The second, minor, number is usually used to indicate some changes have taken place, but they are not enough to warrant a major number increase.  This would take version 3.0 to version 3.1, for example.  My rule of thumb is that every minor increment should add something significant to the software that a customer can decide is important enough to warrant the testing-deploying process or not.  I tend to add a few new features to each minor release, instead of just one, so there's a good reason for everyone to upgrade the minor releases, but it's not critical that they do.  Typically, I like to keep the minor releases spaced out at least three to four months apart at the least, again to prevent product overwhelm and also to allow for development and testing time.  If there's a lot to cram in a minor release, it can be delayed or broken into two releases.  Minor releases should be optional for customers, but desirable.  Major releases should be "must haves" as far as features go for the customer. 

The third part of the release numbering triad is the patch number, such as Version 2.5.1 or 2.5.2.  The last digit represents the released patch, with each patch a thoroughly tested update to the current product that fixes bugs or functionality issues.  Typically, these patches are available shortly after the released product, as issues are discovered in testing, soaking, or customer field use.  Often, patches are quick and simple, but managing which patches go into which patch release is a bit of a headache as you don't want to release a new patch every day (or even every week, except in extenuating circumstances).  Patching should be done carefully to prevent product version overload for the customer, as well as to ensure the highest quality from the development team.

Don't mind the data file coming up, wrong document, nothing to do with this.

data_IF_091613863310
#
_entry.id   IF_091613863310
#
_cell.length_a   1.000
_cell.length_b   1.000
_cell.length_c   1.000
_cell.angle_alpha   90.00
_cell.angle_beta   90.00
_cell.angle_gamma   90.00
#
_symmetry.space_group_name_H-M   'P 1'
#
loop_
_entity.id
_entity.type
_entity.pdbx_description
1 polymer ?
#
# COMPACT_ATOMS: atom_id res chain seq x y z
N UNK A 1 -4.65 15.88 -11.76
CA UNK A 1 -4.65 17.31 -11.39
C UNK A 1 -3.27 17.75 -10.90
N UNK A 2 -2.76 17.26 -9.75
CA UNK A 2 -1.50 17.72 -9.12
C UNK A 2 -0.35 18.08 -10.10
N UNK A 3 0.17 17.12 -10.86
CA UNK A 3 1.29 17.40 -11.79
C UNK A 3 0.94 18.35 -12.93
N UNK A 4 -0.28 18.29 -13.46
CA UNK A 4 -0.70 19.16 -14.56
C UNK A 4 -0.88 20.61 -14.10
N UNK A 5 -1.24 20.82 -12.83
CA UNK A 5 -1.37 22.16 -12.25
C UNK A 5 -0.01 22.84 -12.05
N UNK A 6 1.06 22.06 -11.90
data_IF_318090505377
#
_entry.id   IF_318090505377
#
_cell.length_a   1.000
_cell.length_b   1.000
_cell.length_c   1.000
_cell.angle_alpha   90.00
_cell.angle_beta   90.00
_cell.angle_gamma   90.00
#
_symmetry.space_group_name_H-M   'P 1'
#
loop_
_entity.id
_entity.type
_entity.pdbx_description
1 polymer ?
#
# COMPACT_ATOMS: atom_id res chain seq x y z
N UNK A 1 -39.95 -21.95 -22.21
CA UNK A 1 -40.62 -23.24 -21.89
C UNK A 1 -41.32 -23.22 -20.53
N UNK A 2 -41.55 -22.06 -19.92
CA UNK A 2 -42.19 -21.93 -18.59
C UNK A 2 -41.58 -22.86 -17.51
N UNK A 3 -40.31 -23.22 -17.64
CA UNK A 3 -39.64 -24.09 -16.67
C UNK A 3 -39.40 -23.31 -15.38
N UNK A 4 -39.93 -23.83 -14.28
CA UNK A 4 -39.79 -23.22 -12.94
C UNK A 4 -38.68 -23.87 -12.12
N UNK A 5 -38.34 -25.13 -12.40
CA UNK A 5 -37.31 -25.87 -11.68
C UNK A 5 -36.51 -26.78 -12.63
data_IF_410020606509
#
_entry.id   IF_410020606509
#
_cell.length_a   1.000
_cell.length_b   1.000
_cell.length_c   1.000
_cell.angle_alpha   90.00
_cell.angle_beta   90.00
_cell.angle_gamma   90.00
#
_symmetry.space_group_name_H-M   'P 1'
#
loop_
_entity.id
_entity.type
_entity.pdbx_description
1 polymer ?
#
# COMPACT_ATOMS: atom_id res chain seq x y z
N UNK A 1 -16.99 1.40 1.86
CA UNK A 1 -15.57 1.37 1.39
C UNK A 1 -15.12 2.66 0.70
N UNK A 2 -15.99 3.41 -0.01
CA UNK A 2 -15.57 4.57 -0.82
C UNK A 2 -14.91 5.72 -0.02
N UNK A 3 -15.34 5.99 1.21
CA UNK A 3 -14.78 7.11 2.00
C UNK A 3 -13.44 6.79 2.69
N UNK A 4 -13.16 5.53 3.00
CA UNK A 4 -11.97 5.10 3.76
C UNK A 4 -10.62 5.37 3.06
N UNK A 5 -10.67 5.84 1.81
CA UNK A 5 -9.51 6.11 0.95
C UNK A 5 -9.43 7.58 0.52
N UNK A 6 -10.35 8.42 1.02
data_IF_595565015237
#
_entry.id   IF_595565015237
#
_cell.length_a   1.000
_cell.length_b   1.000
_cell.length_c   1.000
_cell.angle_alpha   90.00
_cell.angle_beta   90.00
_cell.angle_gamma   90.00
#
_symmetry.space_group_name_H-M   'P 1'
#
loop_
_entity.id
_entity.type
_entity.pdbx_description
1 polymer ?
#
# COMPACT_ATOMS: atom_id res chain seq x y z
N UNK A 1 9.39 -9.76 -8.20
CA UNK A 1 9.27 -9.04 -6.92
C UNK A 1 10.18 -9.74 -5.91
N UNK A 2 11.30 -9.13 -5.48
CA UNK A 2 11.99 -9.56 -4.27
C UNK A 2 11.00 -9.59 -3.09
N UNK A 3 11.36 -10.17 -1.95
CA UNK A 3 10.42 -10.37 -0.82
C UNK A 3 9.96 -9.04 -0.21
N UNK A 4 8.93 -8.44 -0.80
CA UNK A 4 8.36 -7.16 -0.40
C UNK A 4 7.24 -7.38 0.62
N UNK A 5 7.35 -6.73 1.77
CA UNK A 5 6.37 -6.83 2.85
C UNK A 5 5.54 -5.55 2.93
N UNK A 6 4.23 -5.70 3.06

The exact way you number releases (all three parts) changes depending on the company, the groups, and preferences.  Some people like letters instead of numbers for patches.  Some prefer to simply ignore minor numbers and number each release, patch or feature, in incrementing order.  And some have totally random (or so it seems!) numbering as a rejection of the "traditional" software development process.  How you number doesn't matter, really, as long as the scheme makes sense to the development group and, more importantly, the end customer.  After all, you don't want to tell a customer "to fix that bug in 3.a.45g you need to install 3.r.12qq".  You want simplicity as much as possible, and numbering should convey information to all concerned about the release.

Things get more complicated when working with multiple release streams at once, so you may have version 2.1.10 as a patch while 2.2.0 is being worked on as a new release candidate and still be fixing something in 2.1.23.  That's a different issue, coming down to release tracking, but again, a simple, understandable release numbering scheme helps.

Some people like overly complex and cryptic numbering schemes.  I don't.  I think they make it hard for developers, marketers, salespeople, and your customers to understand.  Why make it difficult for the customer, who provides you with your bread and butter?  Simple sometimes is better.